Donations, Surcharge Bolster Shrimp License Buyback Program
Sept. 27, 2004
Steve Lightfoot, 512-389-4701, email@example.com
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AUSTIN, Texas — Thanks to recent financial boosts to a voluntary license buyback effort, the Texas Parks and Wildlife Department is well on its way to achieving the objectives of the state’s commercial shrimping limited entry program, not the least of which is to ensure the long term health of Texas bays and estuaries.
Since the beginning of the buyback program in 1996, TPWD has retired 1,187 of 3,231 licenses on the books at a cost of $7.2 million. The overall number of inshore shrimp vessels in Texas waters has decreased from around 2,100 down to around 1,200 since the buyback program began. The most recent round wrapped up this year, when the agency retired 104 shrimping licenses, with the agency paying an average of $7,600. Of those licenses, 30 were purchased with assistance from the Earl C. Sams Foundation through a grant agreement with TPWD.
"With this round of buybacks, we are continuing our objective of reducing the number of commercial bay and bait licenses," said Robin Riechers, management director for TPWD’s coastal fisheries division. "Our objectives continue to be higher catch rates for shrimpers, reduced bycatch mortality and a healthy ecosystem."
The result of the voluntary buyback program is the number of shrimping licenses issued for state waters has dropped by 37 percent. With fewer shrimpers on the water, remaining commercial shrimpers have less competition for the limited shrimp resource, a shot at increased profits and, resource managers hope, a stabilized shrimp fishery.
Reduced shrimping effort means less bycatch of finfish, crabs and other non-target animals, plus fewer nets scraping the bottom of the bays, damaging the hugely important but often ignored benthic ecosystem.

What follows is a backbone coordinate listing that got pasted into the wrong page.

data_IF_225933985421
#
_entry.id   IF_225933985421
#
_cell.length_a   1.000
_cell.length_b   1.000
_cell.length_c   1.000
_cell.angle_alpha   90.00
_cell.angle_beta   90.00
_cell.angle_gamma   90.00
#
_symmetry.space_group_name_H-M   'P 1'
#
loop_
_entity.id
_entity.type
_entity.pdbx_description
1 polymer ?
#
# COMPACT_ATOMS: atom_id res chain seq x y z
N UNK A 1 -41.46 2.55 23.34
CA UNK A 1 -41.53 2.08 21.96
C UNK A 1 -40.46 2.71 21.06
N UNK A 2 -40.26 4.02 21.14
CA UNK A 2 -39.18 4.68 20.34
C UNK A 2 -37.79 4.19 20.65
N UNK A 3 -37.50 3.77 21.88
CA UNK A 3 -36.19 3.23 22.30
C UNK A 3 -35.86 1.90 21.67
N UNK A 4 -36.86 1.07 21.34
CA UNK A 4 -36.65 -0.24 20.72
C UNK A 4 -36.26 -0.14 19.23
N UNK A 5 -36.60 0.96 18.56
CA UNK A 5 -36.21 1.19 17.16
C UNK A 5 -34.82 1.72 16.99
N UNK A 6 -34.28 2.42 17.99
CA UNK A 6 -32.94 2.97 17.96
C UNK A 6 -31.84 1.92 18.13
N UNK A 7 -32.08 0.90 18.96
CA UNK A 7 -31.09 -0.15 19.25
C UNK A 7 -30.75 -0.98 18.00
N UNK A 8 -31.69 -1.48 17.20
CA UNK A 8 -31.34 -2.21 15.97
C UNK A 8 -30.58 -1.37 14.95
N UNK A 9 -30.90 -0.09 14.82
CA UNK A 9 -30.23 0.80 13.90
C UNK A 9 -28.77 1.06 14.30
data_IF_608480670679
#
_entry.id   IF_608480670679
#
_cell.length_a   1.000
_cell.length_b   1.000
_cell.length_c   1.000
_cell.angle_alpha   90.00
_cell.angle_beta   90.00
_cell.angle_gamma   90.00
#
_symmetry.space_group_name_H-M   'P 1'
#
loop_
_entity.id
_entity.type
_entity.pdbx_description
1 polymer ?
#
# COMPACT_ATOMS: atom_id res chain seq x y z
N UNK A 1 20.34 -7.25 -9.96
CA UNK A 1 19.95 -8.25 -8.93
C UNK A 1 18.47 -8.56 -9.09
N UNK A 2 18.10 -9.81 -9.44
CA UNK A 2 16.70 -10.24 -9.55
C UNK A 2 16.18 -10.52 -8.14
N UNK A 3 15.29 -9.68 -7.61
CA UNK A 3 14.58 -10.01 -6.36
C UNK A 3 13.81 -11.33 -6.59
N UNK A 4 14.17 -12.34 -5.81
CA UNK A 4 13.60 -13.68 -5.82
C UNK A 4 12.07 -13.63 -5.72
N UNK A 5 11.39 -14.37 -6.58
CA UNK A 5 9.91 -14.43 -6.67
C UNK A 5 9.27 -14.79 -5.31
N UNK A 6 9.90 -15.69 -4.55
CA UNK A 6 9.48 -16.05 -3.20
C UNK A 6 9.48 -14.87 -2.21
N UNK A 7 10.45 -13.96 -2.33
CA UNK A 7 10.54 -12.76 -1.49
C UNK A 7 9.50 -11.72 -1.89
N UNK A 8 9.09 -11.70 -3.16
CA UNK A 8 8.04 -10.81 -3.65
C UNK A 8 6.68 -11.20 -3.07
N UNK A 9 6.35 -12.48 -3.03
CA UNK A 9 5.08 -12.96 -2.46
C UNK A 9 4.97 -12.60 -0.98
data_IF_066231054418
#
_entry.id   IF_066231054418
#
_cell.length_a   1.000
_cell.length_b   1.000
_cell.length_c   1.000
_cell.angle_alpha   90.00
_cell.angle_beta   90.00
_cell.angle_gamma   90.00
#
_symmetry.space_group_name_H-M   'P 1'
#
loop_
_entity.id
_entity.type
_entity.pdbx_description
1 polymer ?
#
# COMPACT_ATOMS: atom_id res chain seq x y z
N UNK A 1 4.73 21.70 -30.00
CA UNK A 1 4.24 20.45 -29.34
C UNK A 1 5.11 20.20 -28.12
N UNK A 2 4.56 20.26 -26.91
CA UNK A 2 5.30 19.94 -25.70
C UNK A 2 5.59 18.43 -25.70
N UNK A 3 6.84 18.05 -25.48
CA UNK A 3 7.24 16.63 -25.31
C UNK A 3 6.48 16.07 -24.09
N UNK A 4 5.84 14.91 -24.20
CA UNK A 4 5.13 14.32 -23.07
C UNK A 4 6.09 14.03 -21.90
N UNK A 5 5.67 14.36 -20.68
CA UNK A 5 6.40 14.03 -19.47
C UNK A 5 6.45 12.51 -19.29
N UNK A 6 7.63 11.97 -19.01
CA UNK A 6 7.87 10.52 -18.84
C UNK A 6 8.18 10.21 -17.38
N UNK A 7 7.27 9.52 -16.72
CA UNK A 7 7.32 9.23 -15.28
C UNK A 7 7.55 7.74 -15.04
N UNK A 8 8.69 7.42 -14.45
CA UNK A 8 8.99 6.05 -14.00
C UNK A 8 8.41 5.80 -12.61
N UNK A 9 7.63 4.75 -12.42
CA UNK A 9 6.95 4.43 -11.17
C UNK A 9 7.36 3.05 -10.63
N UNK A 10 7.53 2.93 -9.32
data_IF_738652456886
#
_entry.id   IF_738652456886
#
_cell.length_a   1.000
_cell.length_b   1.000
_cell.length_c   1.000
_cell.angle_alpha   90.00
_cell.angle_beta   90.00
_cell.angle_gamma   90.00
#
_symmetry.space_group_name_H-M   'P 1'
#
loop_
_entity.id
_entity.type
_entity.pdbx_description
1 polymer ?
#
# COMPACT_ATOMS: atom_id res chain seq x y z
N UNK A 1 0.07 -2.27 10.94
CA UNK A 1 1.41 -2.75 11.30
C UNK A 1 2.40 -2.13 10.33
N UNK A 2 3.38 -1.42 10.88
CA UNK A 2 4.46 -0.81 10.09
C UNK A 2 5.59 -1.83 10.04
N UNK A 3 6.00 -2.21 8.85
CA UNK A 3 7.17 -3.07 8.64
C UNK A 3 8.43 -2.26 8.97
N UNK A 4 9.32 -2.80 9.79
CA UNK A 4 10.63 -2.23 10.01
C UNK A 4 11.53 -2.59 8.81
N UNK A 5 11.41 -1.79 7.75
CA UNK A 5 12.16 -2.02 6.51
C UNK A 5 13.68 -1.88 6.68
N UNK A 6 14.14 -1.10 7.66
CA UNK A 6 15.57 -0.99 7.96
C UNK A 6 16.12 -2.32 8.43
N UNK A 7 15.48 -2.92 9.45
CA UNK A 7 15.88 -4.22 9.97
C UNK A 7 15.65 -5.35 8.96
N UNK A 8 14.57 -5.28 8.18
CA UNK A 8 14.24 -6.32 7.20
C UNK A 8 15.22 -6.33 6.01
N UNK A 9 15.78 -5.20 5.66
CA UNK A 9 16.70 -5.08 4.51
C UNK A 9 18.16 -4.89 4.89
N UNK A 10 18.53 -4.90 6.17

For the first five years of the limited-entry program, state funding for the license buyback came almost exclusively from a surcharge on commercial shrimping licenses. The commercial license surcharge annually generated only about $170,000 — enough to buy back only a relative handful of licenses. In those first years TPWD did acquire a $1.4 million dollar grant that enabled the program to get off to a good start; however, long-term stable funding was not in the mix.
That changed in 2000, when the TPW Commission approved a $3 surcharge on saltwater fishing stamps required of almost all recreational anglers fishing Texas coastal waters. That surcharge was scheduled to expire in 2005, but the commission recently approved an indefinite extension.
Bolstered by the additional funding, the buyback program has made good progress reducing shrimping effort in Texas waters. TPWD has held 14 shrimp license buyback rounds, said Riechers.
"Having grown up around Corpus Christi, I was aware of what the nets had done to the flounder population. I had seen the blue crab disappear and the golden croaker and red drum decline," recalled Bruce Hawn, president of the Earl C. Sams Foundation. "I knew it was real important to minimize the impact of shrimping in our bay system and that’s why we felt compelled to give the money we did to help the buyback effort."
The Earl C. Sams Foundation was created in 1946 by Hawn’s great grandfather, Earl C. Sams, and has a long history of conservation efforts along the Texas coast. Hawn’s sister, Susan Yuras, is chairman of the foundation’s board of directors.
Among the group’s accomplishments include the creation of the Gladys Porter Zoo in Brownsville, which was donated to the city. The foundation recently helped the Saltwater-Fisheries Enhancement Association create a red drum grow-out pond at the Texas State Aquarium, which has the potential of rearing one million redfish a year. The foundation has also funded numerous wildlife and marine studies during the years and has been a substantial supporter of Texas conservation efforts.
In addition to the Earl C. Sams Foundation, the buyback effort has been supplemented by donations from conservation groups including: the National Fish and Wildlife Foundation, Coastal Conservation Association, Saltwater Conservation Association of Texas and the Saltwater-Fisheries Enhancement Association as well as private donors.
The buyback process for commercial license holders is a reverse bid by which license holders provide TPWD the price for which they are willing to sell their licenses back to the department. The 15th round of the license buyback program is currently ongoing and the deadline for applications is Oct. 1.
For more information on the buyback program, contact Bobby Miller in Seabrook at (281) 534-0110, or firstname.lastname@example.org, Art Morris in Corpus Christi at (361) 825-3356, or email@example.com, or Robin Riechers in Austin at (512) 389-4645, or firstname.lastname@example.org.